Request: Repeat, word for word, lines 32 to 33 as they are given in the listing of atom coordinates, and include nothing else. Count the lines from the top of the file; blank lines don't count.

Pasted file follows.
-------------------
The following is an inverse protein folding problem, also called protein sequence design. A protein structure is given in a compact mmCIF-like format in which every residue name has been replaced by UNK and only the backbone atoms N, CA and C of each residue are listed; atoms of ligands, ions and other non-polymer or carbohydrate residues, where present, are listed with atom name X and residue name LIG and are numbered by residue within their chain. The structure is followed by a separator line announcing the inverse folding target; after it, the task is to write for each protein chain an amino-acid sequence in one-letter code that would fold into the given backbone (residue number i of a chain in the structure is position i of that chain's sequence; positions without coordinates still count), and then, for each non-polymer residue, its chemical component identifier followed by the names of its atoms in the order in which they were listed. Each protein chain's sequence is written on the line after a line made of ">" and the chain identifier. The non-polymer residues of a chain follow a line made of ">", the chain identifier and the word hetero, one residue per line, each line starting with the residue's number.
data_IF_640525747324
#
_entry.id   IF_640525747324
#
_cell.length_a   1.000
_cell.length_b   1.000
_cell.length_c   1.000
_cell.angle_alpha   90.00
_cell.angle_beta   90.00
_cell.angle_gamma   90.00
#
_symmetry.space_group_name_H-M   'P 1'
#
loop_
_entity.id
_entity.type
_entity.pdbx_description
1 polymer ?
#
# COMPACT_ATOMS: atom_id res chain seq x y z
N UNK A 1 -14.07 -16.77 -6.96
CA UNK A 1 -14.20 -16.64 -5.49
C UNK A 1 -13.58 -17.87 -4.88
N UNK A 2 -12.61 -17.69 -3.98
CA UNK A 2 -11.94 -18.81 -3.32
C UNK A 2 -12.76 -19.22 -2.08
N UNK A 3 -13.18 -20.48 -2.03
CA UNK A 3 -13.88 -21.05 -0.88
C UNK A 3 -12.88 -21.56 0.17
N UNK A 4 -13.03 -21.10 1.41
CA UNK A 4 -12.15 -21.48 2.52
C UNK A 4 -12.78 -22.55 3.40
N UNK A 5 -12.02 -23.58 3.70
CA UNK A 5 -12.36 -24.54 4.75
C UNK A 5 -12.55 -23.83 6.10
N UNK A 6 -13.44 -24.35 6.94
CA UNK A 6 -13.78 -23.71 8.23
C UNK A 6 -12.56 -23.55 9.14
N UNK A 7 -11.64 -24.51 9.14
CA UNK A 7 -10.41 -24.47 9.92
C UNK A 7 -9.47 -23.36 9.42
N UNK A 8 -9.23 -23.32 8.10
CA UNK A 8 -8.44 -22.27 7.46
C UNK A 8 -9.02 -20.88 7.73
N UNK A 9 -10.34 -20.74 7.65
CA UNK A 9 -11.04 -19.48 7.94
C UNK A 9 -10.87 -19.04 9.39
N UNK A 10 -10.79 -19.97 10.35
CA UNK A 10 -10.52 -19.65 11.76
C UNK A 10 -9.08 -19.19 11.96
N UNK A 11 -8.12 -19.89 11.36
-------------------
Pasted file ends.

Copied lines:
CA UNK A 4 -12.15 -21.48 2.52
C UNK A 4 -12.78 -22.55 3.40